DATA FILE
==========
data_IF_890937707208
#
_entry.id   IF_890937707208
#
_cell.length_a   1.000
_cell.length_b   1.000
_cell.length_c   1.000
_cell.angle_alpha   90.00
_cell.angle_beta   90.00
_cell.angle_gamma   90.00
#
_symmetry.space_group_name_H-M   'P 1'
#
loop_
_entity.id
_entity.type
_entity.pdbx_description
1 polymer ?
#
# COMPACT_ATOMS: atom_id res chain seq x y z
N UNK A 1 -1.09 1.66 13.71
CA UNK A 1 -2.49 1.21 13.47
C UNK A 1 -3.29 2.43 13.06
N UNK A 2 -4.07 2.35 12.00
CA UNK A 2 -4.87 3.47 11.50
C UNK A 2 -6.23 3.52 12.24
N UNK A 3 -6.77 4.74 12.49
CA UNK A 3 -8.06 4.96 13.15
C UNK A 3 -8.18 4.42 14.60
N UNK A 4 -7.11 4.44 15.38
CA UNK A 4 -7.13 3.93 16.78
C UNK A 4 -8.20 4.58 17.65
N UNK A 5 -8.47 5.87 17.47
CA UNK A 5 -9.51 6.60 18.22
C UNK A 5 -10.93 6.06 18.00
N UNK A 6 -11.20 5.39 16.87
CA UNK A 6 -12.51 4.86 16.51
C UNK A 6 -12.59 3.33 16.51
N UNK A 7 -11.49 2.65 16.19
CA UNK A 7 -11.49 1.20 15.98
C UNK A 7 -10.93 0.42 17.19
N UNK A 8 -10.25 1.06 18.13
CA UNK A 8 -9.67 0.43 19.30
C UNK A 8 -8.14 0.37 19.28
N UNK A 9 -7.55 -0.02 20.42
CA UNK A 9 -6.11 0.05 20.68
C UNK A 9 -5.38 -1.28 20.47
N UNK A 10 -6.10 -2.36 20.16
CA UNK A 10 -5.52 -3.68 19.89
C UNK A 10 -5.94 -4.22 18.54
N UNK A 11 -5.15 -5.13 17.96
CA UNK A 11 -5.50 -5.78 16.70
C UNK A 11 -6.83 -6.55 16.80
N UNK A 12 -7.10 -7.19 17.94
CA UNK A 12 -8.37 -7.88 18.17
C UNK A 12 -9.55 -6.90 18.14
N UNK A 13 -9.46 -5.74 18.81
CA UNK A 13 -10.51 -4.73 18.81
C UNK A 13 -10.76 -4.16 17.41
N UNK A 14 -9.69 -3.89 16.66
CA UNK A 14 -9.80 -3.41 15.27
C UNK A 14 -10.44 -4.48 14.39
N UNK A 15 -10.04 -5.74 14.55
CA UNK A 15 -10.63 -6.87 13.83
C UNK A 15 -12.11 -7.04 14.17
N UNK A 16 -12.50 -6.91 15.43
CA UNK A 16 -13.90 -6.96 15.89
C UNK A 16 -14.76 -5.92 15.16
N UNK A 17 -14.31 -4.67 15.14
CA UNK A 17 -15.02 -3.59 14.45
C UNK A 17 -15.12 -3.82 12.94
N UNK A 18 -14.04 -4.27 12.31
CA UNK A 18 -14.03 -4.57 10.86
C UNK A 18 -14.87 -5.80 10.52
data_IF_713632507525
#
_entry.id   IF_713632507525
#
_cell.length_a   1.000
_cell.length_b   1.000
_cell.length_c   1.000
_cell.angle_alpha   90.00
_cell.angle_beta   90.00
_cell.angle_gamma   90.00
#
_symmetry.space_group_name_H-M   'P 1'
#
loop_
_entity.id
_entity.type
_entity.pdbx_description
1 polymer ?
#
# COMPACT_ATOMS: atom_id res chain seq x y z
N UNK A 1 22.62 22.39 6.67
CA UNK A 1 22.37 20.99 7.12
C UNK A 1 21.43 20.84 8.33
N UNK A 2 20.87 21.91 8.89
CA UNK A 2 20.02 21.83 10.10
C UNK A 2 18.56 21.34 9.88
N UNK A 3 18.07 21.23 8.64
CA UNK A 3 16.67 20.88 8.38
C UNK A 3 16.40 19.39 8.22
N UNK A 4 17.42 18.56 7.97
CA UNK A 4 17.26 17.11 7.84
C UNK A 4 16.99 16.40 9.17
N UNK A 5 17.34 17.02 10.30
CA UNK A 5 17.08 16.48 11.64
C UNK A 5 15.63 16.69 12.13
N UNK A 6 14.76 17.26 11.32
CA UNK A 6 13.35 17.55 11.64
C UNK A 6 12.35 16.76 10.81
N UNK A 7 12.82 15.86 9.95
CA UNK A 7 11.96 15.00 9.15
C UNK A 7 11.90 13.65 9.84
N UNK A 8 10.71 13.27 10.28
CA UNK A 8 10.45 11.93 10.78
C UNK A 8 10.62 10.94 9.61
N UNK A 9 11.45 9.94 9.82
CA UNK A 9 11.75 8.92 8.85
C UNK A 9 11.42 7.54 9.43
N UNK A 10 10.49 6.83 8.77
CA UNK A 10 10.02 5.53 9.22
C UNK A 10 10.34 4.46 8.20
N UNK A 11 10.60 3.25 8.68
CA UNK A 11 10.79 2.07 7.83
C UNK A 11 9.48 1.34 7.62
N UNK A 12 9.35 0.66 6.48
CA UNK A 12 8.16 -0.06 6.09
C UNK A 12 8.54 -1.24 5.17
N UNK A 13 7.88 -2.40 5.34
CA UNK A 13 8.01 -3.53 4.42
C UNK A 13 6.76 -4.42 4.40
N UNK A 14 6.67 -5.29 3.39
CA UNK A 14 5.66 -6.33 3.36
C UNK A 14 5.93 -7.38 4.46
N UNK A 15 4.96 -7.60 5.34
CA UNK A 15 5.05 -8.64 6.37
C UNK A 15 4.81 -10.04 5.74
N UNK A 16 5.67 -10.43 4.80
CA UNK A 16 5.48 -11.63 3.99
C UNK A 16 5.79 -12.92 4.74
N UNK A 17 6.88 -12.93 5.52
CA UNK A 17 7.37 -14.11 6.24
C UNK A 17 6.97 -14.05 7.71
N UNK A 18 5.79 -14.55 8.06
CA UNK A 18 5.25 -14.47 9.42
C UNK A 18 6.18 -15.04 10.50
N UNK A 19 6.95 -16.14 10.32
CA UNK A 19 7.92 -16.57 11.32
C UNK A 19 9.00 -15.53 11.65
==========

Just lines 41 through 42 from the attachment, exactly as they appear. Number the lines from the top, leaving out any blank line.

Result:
C UNK A 7 -10.93 0.42 17.19
N UNK A 8 -10.25 1.06 18.13